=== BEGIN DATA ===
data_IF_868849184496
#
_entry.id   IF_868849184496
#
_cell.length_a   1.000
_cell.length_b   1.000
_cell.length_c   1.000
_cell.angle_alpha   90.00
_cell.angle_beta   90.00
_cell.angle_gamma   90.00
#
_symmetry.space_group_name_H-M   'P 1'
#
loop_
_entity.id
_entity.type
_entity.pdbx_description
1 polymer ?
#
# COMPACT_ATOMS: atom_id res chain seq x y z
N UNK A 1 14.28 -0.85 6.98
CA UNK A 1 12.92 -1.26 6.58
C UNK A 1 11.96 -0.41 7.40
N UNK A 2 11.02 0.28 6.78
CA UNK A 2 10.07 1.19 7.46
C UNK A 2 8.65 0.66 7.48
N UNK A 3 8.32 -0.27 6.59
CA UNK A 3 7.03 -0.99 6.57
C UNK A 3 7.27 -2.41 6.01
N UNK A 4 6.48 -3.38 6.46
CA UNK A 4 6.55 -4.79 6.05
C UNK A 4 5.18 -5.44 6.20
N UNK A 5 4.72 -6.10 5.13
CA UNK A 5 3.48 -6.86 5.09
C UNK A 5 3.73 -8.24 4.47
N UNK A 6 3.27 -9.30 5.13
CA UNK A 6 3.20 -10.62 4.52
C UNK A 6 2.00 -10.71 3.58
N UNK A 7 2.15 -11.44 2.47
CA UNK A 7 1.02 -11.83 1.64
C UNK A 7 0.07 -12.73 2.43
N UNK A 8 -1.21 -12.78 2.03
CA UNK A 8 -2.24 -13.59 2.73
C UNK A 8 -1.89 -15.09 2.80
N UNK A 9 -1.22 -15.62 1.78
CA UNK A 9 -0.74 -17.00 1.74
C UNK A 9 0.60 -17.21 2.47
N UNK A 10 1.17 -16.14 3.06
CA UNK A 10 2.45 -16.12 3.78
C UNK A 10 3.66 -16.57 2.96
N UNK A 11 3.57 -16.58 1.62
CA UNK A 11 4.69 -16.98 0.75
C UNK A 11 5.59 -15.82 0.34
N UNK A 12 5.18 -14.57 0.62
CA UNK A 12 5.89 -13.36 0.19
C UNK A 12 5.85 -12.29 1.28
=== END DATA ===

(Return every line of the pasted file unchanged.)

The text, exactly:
data_IF_868849184496
#
_entry.id   IF_868849184496
#
_cell.length_a   1.000
_cell.length_b   1.000
_cell.length_c   1.000
_cell.angle_alpha   90.00
_cell.angle_beta   90.00
_cell.angle_gamma   90.00
#
_symmetry.space_group_name_H-M   'P 1'
#
loop_
_entity.id
_entity.type
_entity.pdbx_description
1 polymer ?
#
# COMPACT_ATOMS: atom_id res chain seq x y z
N UNK A 1 14.28 -0.85 6.98
CA UNK A 1 12.92 -1.26 6.58
C UNK A 1 11.96 -0.41 7.40
N UNK A 2 11.02 0.28 6.78
CA UNK A 2 10.07 1.19 7.46
C UNK A 2 8.65 0.66 7.48
N UNK A 3 8.32 -0.27 6.59
CA UNK A 3 7.03 -0.99 6.57
C UNK A 3 7.27 -2.41 6.01
N UNK A 4 6.48 -3.38 6.46
CA UNK A 4 6.55 -4.79 6.05
C UNK A 4 5.18 -5.44 6.20
N UNK A 5 4.72 -6.10 5.13
CA UNK A 5 3.48 -6.86 5.09
C UNK A 5 3.73 -8.24 4.47
N UNK A 6 3.27 -9.30 5.13
CA UNK A 6 3.20 -10.62 4.52
C UNK A 6 2.00 -10.71 3.58
N UNK A 7 2.15 -11.44 2.47
CA UNK A 7 1.02 -11.83 1.64
C UNK A 7 0.07 -12.73 2.43
N UNK A 8 -1.21 -12.78 2.03
CA UNK A 8 -2.24 -13.59 2.73
C UNK A 8 -1.89 -15.09 2.80
N UNK A 9 -1.22 -15.62 1.78
CA UNK A 9 -0.74 -17.00 1.74
C UNK A 9 0.60 -17.21 2.47
N UNK A 10 1.17 -16.14 3.06
CA UNK A 10 2.45 -16.12 3.78
C UNK A 10 3.66 -16.57 2.96
N UNK A 11 3.57 -16.58 1.62
CA UNK A 11 4.69 -16.98 0.75
C UNK A 11 5.59 -15.82 0.34
N UNK A 12 5.18 -14.57 0.62
CA UNK A 12 5.89 -13.36 0.19
C UNK A 12 5.85 -12.29 1.28